Tacoma attorney Darrell Cochran was named Trial Lawyer of the Year on Friday by the Washington State Association for Justice (WSAJ). Cochran is managing partner of Pfau Cochran Vertetis Amala, PLLC. The award, named after the late Washington Supreme Court Justice Tom Chambers, honors “a lawyer who advances the art and skill of advocacy, either in trial or by training others so as to benefit humankind,” according the WSAJ.
“I’ve been really lucky to have worked for years alongside great partners and supporting staff, and the award tells us that we’ve managed to make a lasting, positive impact with the job we are doing,” Cochran said after receiving the award. “I’ve made a career out of the thing I love to do most; fight “to give a voice to the folks who would otherwise suffer silently.” Cochran grew up in Olympia, went to Olympia High School and has been an attorney practicing primarily out of the Puget Sound region since 1993.
Cochran made headlines earlier this year as lead counsel in a class-action case against MultiCare Health System and a California collection agency MultiCare hired, Hunter Donaldson. The case involved improper liens placed by Hunter Donaldson on MultiCare patients’ court settlements after they were injured due to another person’s negligence. Hunter Donaldson was not registered as a collection agency with the state and was using a fraudulent notary to file its liens with the county recorder’s office. A Pierce County judge approved a $7.5 million settlement with MultiCare and the patients affected by the improper medical services liens back in January.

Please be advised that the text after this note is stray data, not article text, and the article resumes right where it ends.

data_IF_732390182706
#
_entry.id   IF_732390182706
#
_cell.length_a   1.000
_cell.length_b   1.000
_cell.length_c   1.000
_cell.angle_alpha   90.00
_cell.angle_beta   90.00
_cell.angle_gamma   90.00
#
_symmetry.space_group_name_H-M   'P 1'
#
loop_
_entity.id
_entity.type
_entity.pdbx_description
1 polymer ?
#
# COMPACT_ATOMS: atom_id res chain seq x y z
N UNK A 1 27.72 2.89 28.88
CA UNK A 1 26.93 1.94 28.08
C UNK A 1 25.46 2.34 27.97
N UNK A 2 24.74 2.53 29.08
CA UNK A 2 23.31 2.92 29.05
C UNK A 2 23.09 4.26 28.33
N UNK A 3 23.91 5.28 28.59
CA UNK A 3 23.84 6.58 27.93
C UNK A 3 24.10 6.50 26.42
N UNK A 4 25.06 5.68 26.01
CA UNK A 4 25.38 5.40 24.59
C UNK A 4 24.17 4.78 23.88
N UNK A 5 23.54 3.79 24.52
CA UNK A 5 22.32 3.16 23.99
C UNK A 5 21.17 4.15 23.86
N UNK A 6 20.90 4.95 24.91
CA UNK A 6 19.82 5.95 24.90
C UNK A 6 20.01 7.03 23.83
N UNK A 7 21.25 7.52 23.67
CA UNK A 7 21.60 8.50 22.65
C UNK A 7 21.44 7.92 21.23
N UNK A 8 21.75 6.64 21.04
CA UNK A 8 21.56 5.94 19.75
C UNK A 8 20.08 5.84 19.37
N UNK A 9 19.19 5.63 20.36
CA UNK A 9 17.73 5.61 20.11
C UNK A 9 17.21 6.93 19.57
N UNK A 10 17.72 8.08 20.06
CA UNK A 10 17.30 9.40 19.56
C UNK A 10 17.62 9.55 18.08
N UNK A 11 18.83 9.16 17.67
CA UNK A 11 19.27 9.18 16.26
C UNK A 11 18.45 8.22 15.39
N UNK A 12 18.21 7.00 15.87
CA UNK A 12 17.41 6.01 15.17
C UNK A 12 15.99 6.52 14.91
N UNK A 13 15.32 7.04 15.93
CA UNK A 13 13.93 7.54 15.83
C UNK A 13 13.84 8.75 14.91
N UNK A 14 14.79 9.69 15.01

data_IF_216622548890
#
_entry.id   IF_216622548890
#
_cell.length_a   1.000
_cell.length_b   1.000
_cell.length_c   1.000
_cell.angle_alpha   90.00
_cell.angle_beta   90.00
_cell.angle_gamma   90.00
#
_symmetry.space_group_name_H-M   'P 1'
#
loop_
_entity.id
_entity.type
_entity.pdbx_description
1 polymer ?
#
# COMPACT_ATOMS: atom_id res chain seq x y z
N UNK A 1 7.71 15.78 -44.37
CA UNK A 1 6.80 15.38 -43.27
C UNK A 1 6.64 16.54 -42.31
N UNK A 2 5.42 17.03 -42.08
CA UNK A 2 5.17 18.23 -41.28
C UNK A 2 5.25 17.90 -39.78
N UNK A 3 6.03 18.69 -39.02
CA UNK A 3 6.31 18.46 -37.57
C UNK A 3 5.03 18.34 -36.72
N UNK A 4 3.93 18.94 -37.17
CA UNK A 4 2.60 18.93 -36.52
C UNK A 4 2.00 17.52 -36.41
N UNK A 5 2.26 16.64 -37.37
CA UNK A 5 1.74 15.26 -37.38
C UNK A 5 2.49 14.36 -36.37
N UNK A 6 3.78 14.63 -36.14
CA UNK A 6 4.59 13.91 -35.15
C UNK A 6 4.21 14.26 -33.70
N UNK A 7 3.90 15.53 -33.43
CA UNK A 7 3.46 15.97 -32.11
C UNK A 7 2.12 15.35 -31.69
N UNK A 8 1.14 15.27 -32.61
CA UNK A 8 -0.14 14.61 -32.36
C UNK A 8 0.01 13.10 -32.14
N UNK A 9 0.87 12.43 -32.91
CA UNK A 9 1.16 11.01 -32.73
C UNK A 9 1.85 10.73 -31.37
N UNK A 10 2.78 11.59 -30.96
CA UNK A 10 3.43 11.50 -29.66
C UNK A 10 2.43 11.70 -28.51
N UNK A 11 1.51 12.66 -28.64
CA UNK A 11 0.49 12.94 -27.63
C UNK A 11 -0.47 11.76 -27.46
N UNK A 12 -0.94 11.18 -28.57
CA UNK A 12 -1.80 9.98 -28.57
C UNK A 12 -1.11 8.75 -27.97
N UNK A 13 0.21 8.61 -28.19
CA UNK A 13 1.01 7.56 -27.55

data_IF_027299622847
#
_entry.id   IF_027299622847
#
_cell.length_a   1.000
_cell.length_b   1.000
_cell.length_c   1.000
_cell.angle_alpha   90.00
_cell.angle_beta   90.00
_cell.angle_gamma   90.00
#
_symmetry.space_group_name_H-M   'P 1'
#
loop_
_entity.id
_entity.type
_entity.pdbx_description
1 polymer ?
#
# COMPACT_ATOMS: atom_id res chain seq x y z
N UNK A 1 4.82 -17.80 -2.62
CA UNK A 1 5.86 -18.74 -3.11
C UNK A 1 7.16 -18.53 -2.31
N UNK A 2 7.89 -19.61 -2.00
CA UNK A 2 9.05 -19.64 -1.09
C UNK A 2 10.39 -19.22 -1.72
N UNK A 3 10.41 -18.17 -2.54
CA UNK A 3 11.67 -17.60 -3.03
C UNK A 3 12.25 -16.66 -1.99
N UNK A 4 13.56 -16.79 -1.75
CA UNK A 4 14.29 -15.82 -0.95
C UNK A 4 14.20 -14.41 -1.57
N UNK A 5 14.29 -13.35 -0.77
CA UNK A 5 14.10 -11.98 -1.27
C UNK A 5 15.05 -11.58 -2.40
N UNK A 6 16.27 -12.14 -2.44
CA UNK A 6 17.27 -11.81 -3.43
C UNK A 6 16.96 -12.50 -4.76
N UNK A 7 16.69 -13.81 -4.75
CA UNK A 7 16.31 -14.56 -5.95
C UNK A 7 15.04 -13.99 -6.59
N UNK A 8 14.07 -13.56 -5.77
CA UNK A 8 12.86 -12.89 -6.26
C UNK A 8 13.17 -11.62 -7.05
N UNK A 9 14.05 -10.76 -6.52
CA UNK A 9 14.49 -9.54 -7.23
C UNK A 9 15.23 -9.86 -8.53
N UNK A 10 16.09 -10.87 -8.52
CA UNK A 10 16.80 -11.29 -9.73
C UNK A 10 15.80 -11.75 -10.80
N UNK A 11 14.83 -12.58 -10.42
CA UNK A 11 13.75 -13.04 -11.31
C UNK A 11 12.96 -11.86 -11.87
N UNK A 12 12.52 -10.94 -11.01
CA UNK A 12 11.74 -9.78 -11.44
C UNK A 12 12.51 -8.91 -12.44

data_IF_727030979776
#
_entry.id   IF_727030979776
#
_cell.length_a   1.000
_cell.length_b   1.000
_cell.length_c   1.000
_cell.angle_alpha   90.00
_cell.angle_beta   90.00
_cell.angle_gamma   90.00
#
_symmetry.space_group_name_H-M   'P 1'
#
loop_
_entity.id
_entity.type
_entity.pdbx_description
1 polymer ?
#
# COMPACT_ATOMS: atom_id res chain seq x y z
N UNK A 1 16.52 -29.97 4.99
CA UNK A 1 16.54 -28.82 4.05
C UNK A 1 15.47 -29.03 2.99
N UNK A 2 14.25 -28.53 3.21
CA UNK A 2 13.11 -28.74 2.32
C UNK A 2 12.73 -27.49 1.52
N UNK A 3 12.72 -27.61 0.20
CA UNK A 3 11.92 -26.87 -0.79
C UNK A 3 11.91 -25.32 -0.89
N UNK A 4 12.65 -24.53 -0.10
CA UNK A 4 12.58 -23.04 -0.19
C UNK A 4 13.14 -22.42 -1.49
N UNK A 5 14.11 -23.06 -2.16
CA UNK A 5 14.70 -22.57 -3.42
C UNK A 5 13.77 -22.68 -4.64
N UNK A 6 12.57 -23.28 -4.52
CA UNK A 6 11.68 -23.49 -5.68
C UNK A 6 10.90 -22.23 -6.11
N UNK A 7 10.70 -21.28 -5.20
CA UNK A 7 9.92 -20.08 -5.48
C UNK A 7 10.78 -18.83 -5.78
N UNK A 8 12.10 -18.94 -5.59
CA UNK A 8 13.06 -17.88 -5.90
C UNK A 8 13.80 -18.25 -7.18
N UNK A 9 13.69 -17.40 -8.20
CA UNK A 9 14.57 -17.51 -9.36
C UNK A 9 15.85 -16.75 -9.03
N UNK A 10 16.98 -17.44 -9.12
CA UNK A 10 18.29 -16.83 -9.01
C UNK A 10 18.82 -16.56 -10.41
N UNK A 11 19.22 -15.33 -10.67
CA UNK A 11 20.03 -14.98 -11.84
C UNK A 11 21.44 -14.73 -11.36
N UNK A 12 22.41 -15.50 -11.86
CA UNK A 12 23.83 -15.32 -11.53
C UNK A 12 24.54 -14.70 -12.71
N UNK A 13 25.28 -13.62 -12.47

The lawsuit, and the circumstances surrounding the suit, lead the Washington State Legislature to enact a bill this year which requires collection agencies to be licensed by the state before attempting to collect on medical services liens on behalf of healthcare providers. The law also requires full disclosure if medical services liens are used and mandates that a written release of lien rights be delivered to the patient when the medical bill is paid.
Also this year, Cochran received a win from the state Court of Appeals when it upheld a nearly $1.5 million jury verdict on appeal against the Olympia School District for failing to protect a student from being molested by one of the district’s school bus drivers, Gary Shafer. Since the initial lawsuit, Cochran has filed five others against the district, including the latest in January involving a special needs student who was also sexually assaulted by Shafer.